03/06/2009 12:00AM

Meier returns from injury in fine style


STICKNEY, Ill. - Randy Meier is the all-time leading jockey in terms of wins at Hawthorne Race Course, and his son Brandon, an apprentice jockey, surely finds much to emulate about his father. There is one path that the elder Meier has traveled, however, that 20-year-old Brandon would like to avoid - the amazingly long string of injuries that have cost Randy Meier a good portion of his career.

Brandon, in fact, came back on Friday at Hawthorne from his first injury since beginning his career last May at Arlington, a knee injury sustained on Dec. 13 at Turfway Park. And as for comebacks, the younger Meier's was close to as successful as possible: Riding Sapia Sika, he dead-heated for the win in the first race of Hawthorne's spring racing season.

Dad, of course, had to do slightly better: In race 3, he guided Jim's Trippin to the narrowest of wins after taking up his usual spot on the lead.

Brandon Meier won 58 races at Arlington last summer, forming a dynamic bug-rider duo with Inez Karlsson. But things went less well once Meier left the friendly confines of Chicago. At Santa Anita in the fall, Meier got few mounts and won with even fewer, scoring just two victories before heading to Kentucky in October.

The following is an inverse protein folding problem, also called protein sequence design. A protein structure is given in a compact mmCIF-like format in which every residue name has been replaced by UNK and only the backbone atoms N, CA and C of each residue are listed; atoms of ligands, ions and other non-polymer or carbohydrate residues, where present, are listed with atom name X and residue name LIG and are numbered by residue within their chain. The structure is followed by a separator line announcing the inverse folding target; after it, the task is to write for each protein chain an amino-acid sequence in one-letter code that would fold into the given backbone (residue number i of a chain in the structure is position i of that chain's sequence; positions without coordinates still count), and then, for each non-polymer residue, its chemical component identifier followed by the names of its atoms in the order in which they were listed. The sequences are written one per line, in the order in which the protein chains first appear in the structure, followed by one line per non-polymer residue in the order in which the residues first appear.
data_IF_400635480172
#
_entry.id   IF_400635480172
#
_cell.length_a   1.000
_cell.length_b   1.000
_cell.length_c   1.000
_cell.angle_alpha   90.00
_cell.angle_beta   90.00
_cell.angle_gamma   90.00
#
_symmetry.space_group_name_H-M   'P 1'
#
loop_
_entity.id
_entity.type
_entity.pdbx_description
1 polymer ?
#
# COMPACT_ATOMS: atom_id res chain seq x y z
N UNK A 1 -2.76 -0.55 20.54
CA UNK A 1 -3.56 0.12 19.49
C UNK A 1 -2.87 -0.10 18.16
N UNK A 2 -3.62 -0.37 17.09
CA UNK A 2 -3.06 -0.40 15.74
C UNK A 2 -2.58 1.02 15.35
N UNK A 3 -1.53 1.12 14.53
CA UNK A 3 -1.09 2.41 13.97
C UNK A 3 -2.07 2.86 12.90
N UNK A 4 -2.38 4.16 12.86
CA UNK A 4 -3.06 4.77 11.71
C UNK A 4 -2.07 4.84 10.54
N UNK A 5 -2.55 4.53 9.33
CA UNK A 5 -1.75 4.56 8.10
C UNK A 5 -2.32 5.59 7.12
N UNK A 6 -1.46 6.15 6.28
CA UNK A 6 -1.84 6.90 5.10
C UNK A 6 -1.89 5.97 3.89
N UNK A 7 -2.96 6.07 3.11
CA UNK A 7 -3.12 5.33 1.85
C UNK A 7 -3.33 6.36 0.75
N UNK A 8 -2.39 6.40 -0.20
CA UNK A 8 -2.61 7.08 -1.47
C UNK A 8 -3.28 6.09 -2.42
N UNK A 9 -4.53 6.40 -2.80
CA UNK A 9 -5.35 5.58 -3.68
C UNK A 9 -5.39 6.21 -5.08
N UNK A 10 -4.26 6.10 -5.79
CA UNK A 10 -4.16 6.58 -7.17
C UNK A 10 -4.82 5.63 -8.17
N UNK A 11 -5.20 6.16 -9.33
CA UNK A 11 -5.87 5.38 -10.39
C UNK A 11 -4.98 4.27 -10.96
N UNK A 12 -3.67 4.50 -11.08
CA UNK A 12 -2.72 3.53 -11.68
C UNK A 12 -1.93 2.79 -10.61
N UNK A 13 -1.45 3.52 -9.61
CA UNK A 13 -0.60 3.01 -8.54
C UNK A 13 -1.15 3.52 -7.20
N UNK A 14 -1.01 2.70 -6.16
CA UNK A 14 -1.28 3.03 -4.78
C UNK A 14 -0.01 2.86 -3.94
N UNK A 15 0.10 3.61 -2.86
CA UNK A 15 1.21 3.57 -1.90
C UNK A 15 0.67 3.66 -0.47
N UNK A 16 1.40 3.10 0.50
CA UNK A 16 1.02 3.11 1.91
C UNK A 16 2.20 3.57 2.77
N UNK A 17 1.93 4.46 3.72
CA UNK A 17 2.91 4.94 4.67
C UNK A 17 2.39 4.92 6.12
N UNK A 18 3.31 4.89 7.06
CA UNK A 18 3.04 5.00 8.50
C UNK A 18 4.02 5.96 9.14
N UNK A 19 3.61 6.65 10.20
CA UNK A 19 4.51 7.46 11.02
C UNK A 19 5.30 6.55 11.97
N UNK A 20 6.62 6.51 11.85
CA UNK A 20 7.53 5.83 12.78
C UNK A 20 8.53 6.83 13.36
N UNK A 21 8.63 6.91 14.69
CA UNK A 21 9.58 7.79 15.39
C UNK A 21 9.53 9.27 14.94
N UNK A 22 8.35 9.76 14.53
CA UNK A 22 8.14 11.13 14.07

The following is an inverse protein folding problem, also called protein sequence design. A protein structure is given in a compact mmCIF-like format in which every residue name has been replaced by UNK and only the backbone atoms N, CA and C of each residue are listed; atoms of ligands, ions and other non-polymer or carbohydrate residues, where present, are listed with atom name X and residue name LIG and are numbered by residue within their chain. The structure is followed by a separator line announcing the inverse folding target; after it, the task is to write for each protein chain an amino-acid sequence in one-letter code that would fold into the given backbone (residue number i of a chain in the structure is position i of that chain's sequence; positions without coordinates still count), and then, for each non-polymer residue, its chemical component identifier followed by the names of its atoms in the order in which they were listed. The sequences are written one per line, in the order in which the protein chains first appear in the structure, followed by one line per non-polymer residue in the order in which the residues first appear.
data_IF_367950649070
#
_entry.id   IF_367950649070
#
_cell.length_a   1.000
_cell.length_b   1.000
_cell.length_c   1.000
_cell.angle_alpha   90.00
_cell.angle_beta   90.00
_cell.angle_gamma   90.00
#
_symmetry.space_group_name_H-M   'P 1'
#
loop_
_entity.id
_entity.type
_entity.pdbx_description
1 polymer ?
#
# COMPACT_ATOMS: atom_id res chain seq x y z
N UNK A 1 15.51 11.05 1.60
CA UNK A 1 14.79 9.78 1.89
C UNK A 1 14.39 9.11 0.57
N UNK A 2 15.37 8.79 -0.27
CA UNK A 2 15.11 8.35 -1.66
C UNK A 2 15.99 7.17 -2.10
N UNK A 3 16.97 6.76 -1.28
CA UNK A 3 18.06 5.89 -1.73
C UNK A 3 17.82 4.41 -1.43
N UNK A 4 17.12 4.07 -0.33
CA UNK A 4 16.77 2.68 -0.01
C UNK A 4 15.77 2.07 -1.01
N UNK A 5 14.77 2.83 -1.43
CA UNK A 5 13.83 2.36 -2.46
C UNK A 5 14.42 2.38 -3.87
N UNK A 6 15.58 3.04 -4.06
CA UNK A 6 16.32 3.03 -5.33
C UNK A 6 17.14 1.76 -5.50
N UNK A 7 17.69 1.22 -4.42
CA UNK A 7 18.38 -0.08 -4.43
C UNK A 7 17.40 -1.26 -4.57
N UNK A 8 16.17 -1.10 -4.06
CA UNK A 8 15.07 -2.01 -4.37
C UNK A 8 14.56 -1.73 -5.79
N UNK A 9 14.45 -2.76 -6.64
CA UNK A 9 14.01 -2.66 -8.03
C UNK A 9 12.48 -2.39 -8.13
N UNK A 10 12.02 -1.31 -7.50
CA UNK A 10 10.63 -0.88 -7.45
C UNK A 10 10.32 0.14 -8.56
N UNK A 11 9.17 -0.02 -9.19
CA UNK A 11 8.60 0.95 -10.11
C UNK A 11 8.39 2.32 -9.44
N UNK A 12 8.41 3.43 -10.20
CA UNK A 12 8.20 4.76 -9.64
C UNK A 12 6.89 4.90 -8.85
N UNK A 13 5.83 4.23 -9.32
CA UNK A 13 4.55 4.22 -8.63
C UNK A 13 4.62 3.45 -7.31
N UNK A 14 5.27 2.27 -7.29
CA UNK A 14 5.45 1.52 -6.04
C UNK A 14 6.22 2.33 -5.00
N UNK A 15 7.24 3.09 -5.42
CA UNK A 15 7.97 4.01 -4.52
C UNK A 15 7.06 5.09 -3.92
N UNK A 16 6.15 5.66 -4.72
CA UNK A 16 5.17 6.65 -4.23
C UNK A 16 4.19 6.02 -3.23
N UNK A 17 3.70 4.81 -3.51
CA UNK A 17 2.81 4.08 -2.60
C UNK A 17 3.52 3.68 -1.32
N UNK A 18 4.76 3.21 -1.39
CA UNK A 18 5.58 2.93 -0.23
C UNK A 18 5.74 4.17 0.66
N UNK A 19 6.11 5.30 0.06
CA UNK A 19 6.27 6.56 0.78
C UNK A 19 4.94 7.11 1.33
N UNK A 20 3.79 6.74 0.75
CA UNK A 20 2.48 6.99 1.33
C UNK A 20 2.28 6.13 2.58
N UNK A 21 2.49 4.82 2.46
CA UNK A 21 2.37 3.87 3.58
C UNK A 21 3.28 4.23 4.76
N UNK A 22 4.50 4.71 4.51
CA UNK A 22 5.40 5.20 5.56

"It was disappointing," Meier acknowledged after his win in the opener.

Business also was slow at first in Kentucky, where Meier rode one winner at Keeneland and went only 5 for 130 at the Churchill meet. But at Churchill he got chances with stronger outfits, which put Meier in a good spot for the Turfway meet in December. Meier had a meet-leading 12 victories in mid-December when a 2-year-old acted up in the post parade. Meier's leg got caught in the stirrup, and he didn't get on another horse until Feb. 17.

Those three months, however, are likely to be added onto Meier's apprentice period, which is scheduled to expire May 23. That would get Meier well into the Arlington season still riding with a weight allowance - and probably back to the winner's circle much more frequently.

Top 3-year-olds slowly revving up

Two of the more promising Illinois-bred 3-year-olds of 2009, Devil's Halo and Ava Mae, are just now getting down to the business of preparing for their seasonal debuts.

Ava Mae showed talent from her debut early last fall, but didn't win her maiden until she captured the Pat Whitworth Debutante in December. Ava Mae got a winter break, and is a ways from having her first breeze, trainer Michelle Boyce said Wednesday morning. There's no hurry, because Boyce believes Ava Mae's future lies on turf, and at the earliest, turf racing returns to Chicago in mid-April.

Devil's Halo might have been favored to win the Jim Edgar Futurity off sharp wins earlier last fall meet, but he suffered a tendon injury a couple of weeks before that race. The problem was caught before any damage was done, trainer Richard Hazelton said Wednesday morning as Devil's Halo prepared to go out for a routine gallop. Devil's Halo is not that far away from a work, and Hazelton said the horse could make it back to the races before the end of the Hawthorne meet.